Rocket propellant can be produced anywhere that water is found by splitting it into hydrogen and oxygen, potentially saving several tons of mass per mission and enabling the long term presence of humans in space beyond LEO. When water is split into hydrogen and oxygen, the gaseous products can be very humid (several thousand ppm). Propellant-grade gases need to be extremely dry before being converted into cryogenic liquids. The primary objective of this project is to design, build and test a regenerative gas drying system that can take humid gas from a water electrolysis system and provide dry gas to the inlet of a liquefaction system for long durations. State of the art work in this area attempted to use vacuum as a means to regenerate desiccant, but it was observed that water would migrate to the dry zone without a sweep gas present to direct the desorbed vapor. Further work attempted to use CO2 as a sweep gas, but this resulted in a corrosive carbonic acid. In order for in-situ propellant production to work, we need a way to continuously dry humid gas that addresses these issues.More »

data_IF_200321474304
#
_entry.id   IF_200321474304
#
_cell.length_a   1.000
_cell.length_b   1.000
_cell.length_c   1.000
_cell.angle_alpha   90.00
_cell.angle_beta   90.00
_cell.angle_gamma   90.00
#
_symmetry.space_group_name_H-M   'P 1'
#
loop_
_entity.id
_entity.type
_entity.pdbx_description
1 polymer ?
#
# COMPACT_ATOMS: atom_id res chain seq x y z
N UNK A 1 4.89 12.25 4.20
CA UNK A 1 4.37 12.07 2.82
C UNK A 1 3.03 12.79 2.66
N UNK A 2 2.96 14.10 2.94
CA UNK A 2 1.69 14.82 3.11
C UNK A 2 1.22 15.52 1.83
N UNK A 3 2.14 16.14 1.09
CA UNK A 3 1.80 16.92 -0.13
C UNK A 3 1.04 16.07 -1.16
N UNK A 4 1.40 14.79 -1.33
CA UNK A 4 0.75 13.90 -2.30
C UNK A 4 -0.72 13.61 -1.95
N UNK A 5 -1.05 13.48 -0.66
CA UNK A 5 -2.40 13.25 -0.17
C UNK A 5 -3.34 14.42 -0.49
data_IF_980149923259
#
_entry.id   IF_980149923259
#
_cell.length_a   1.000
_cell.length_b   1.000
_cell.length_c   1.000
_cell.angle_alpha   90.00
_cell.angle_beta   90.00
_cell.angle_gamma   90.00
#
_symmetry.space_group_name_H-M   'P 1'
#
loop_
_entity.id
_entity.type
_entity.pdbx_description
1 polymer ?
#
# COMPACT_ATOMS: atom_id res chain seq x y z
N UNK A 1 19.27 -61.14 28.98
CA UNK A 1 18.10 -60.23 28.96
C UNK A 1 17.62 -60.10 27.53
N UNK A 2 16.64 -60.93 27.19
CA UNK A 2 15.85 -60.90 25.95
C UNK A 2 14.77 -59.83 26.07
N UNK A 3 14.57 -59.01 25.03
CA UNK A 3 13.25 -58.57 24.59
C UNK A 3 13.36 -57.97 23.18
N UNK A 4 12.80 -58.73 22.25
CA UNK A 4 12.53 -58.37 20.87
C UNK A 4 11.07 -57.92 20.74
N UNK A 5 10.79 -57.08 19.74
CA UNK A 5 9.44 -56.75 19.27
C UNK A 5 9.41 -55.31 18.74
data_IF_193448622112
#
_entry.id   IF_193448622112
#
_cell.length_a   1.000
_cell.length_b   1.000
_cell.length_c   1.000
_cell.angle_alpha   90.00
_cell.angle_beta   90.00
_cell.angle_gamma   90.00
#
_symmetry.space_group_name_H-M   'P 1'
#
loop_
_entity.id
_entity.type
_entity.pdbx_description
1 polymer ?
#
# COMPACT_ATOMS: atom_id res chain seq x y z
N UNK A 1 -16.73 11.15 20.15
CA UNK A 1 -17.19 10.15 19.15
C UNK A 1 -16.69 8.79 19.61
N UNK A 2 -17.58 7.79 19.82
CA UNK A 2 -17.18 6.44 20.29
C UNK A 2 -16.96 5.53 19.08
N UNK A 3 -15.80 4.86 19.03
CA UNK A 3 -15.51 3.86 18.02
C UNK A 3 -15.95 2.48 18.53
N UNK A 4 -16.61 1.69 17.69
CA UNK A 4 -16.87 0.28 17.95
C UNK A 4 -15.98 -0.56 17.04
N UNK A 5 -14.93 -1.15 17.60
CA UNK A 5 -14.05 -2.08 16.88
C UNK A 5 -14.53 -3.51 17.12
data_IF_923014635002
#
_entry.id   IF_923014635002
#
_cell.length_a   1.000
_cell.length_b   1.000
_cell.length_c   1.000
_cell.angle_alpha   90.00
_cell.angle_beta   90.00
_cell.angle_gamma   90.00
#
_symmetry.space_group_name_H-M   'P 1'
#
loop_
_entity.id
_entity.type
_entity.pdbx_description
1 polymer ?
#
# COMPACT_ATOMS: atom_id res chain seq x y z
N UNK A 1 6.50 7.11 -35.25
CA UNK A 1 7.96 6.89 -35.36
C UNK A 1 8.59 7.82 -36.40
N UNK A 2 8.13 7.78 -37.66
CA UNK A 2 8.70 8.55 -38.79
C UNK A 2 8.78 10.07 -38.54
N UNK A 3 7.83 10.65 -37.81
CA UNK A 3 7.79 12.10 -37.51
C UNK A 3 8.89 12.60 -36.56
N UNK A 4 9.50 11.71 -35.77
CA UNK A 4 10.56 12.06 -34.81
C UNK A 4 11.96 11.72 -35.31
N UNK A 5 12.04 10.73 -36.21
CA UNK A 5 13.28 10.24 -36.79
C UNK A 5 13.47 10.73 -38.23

The objective of this effort is to design, build, test and evaluate a method of gas drying that can be used for in-situ propellant production. Test data from this project will be used in models to help predict the total mass, power, and volumes associated with various ISRU applications and architectures. The final product will be a fully functional system that will be integrated into an end-to-end ISRU propellant production demonstration.More »
Testing of the canister design verified that the product gas was below the dryness required (26 ppmv) after 4 hours of continuous use. The canister was designed to operate on a 4 hour regeneration cycle. Visual observation of the desiccant (indicating drierite) after 4 hours shows that approximately half of the desiccant became saturated. After four hours of operation, the water content at the outlet of the canister was 15 ppmv. This test validated the design of the canister, where the residence time of the gas is a
function of the canister diameter.
|Organizations Performing Work||Role||Type||Location|
|Johnson Space Center (JSC)||Lead Organization||NASA Center||Houston, TX|
|Kennedy Space Center (KSC)||Supporting Organization||NASA Center||Kennedy Space Center, FL|